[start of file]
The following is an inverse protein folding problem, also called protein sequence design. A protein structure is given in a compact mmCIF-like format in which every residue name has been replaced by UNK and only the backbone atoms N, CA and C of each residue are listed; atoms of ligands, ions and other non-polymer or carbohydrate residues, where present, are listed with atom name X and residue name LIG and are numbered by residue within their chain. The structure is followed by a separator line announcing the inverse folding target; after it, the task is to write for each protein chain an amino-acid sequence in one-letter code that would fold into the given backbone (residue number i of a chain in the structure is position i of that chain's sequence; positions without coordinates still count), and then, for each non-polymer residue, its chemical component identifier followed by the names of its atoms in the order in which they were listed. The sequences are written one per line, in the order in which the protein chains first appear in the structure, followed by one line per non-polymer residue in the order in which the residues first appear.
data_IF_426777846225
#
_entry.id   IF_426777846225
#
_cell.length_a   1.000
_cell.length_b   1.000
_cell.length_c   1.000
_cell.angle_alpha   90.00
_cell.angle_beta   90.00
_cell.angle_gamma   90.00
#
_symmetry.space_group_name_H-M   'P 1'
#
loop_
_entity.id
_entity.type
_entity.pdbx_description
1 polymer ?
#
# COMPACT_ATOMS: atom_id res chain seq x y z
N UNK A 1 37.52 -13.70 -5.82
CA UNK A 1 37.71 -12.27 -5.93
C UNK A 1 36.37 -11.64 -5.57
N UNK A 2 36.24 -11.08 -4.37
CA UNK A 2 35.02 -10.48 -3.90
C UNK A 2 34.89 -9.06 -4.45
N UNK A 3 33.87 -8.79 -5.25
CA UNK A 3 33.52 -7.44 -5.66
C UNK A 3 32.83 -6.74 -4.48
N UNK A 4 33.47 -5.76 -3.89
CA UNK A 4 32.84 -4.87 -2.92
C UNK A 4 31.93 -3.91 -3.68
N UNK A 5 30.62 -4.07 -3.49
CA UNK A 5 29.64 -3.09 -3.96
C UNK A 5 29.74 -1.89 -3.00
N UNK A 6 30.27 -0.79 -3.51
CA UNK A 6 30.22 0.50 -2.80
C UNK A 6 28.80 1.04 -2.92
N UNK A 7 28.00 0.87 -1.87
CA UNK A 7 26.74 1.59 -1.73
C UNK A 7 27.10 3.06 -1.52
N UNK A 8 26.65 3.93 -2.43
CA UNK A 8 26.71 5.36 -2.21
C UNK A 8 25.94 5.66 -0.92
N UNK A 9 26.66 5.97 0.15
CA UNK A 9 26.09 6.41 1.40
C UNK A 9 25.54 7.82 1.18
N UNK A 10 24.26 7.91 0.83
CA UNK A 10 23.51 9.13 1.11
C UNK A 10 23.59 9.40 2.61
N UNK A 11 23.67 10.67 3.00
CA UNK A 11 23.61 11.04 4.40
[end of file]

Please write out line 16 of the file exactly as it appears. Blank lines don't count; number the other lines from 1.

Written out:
_entity.id